No doubt in recent weeks you have heard about several Tesla models that have been in severe and/or fatal accidents with a “driver” at the wheel who was doing other things as the car hurtled down the road at highway speeds. While there is little doubt that our highway safety laws are playing serious catch-up as the speed of vehicle technology increases, you need to understand this iron-clad fact: there are NO fully-autonomous vehicles that are being offered for sale TODAY by the nation’s automakers.
Before I get any deeper into this conversation, let’s first establish what “autonomous” really means when referring to a self-driving car. The best definitions that I have found and continue to use are those issued by the National Highway Traffic Safety Administration (NHTSA) several years ago to guide the states with the evolving autonomous technology. While the agency identifies five-levels of vehicle autonomy, , I am only concerned with the description of the highest level for the purposes of this article. Fully autonomous driving is defined as follows by NHTSA:
The vehicle is designed to perform all safety-critical driving functions and monitor roadway conditions for an entire trip. Such a design anticipates that the driver will provide destination or navigation input, but it’s not expected to be available for control at any time during the trip.
This is NOT a description of Tesla’s Autopilot function. According to the company its system, “functions like the systems that airplane pilots use when conditions are clear. What’s more, you always have intuitive access to the information your car is using to inform its actions”. The driver is still responsible for, and ultimately in control of, the car. (IMPORTANT NOTE: The law in ALL 50 states holds the driver responsible for vehicle control, regardless of the technology currently employed in the vehicle being operated).
In addition, an Autopilot-equipped Tesla is engineered to steer within a lane, change lanes with the simple tap of a turn signal, and manage speed by using active, traffic-aware cruise control. Digital control of motors, brakes, and steering helps avoid collisions from the front and sides, and prevents the car from wandering off the road. Autopilot also enables your car to scan for a parking space and parallel park on command. And the new Summon feature lets you “call” your car from your phone so it can come greet you at the front door in the morning. Autopilot features are progressively enabled over time with software updates.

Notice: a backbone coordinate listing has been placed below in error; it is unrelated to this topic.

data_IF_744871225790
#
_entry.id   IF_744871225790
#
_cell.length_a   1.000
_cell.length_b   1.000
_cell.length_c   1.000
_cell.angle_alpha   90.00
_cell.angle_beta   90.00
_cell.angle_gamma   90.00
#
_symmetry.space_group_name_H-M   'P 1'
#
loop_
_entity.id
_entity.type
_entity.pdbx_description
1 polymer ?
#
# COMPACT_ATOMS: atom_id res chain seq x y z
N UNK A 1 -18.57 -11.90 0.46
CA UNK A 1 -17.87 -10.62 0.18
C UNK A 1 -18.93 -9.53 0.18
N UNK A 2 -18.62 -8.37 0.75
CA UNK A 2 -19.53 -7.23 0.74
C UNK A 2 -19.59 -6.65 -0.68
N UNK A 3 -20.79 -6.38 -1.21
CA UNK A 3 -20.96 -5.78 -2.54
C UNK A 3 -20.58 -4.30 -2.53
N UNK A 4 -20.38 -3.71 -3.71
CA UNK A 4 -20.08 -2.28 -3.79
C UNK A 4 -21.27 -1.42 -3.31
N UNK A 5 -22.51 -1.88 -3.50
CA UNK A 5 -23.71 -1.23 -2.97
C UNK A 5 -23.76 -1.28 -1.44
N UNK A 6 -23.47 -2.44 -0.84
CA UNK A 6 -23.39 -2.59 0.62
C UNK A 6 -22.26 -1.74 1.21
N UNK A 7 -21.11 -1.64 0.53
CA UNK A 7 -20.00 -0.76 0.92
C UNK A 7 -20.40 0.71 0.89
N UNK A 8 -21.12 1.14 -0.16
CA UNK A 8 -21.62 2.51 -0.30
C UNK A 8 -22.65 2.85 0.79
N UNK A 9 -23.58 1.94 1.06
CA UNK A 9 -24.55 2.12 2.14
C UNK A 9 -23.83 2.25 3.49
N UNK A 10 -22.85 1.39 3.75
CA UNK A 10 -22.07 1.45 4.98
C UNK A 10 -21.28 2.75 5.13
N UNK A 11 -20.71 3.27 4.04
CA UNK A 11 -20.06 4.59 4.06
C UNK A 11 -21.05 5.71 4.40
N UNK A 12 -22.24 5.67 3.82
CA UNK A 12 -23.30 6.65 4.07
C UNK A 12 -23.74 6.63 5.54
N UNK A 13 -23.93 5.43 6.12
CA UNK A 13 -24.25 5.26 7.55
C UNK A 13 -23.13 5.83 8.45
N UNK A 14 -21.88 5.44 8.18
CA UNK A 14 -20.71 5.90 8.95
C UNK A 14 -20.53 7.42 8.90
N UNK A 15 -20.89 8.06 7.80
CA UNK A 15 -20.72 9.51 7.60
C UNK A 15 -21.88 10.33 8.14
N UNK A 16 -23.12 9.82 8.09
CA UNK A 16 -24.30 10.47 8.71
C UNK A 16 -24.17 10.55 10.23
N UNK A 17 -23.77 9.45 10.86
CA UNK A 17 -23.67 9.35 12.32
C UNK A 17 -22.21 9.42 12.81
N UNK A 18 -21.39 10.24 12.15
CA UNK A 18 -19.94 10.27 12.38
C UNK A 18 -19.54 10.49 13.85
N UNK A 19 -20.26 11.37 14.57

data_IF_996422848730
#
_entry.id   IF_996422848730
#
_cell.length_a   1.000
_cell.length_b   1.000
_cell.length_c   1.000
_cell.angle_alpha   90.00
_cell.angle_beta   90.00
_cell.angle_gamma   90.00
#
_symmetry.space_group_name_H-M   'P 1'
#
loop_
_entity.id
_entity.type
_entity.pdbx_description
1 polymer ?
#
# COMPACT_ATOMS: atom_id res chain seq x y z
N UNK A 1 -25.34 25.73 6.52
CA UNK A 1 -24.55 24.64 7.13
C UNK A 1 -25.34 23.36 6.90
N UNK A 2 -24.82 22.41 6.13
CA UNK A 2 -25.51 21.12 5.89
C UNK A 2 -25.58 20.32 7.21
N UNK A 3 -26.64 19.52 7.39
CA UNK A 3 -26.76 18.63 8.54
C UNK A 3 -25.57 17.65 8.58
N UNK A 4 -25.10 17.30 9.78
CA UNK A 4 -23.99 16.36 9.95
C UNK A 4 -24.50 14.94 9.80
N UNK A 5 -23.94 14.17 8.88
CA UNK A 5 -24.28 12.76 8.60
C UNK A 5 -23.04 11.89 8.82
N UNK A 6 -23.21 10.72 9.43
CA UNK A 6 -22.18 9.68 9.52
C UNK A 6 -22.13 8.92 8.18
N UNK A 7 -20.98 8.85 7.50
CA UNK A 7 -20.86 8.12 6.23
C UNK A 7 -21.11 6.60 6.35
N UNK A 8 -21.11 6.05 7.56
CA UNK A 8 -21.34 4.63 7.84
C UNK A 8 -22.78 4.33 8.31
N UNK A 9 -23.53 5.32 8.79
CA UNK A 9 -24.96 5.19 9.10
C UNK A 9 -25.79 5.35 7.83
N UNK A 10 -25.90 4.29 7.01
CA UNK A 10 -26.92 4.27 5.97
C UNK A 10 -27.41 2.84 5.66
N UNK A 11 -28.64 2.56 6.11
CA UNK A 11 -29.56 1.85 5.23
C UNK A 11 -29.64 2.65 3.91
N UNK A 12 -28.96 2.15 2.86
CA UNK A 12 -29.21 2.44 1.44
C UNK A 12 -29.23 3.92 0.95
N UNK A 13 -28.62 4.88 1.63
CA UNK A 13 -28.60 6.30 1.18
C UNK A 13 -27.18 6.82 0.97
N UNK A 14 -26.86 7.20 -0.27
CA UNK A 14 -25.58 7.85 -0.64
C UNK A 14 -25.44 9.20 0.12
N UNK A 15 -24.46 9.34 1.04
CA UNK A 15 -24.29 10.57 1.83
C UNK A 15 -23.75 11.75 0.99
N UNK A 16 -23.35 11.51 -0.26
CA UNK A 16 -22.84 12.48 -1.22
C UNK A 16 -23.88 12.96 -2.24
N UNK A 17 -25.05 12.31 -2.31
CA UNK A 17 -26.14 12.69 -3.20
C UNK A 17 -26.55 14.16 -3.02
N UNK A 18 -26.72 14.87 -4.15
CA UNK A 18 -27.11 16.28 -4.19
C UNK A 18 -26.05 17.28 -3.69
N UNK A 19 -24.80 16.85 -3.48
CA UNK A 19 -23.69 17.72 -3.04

The system uses active sensors combined with GPS and high resolution digital maps to comprise a mutually reinforcing system that pilots the Tesla along the highway, staying within your lane, even in stop and go traffic. Real time feedback from the Tesla fleet ensures the system is continually learning and improving upon itself.
Now consider a similar new feature to be offered starting in 2017 on the Cadillac CT6 sedan called Super Cruise:
GM’s Super Cruise is designed to allow for hands-off lane following, braking and speed control on the highway, both in bumper-to-bumper traffic as well as uncongested conditions. The automaker has been testing the Super Cruise system for many years. As early as 2012, it demonstrated the system for journalists at its proving grounds in Michigan.
GM perfectly describes Tesla’s Autopilot as similar to its “Super Cruise”, a semi-autonomous driver-assist. It is important to mention that early this year, GM delayed its roll out of the Super Cruise feature . GM CEO Mary Barra said in September 2014, “Getting the technology right and doing it safely is most important, so the exact month of introduction cannot be announced at this time.” Global product chief Mark Reuss said that, “It will come out when it is ready.” GM’s delay underscores the complexity that automakers face in introducing features that allow the driver to take his or her hands off the wheel while letting the car take over.
Tesla Motors recently said it is revising its hands-free Autopilot software to restrict its use under certain conditions, following criticism that the system didn’t work reliably when it was rolled out last year. Tesla said the update will disable the autopilot function on residential streets and on roads that don’t have a dividing line and will limit the car’s speed while in Autopilot mode to five mph over the speed limit.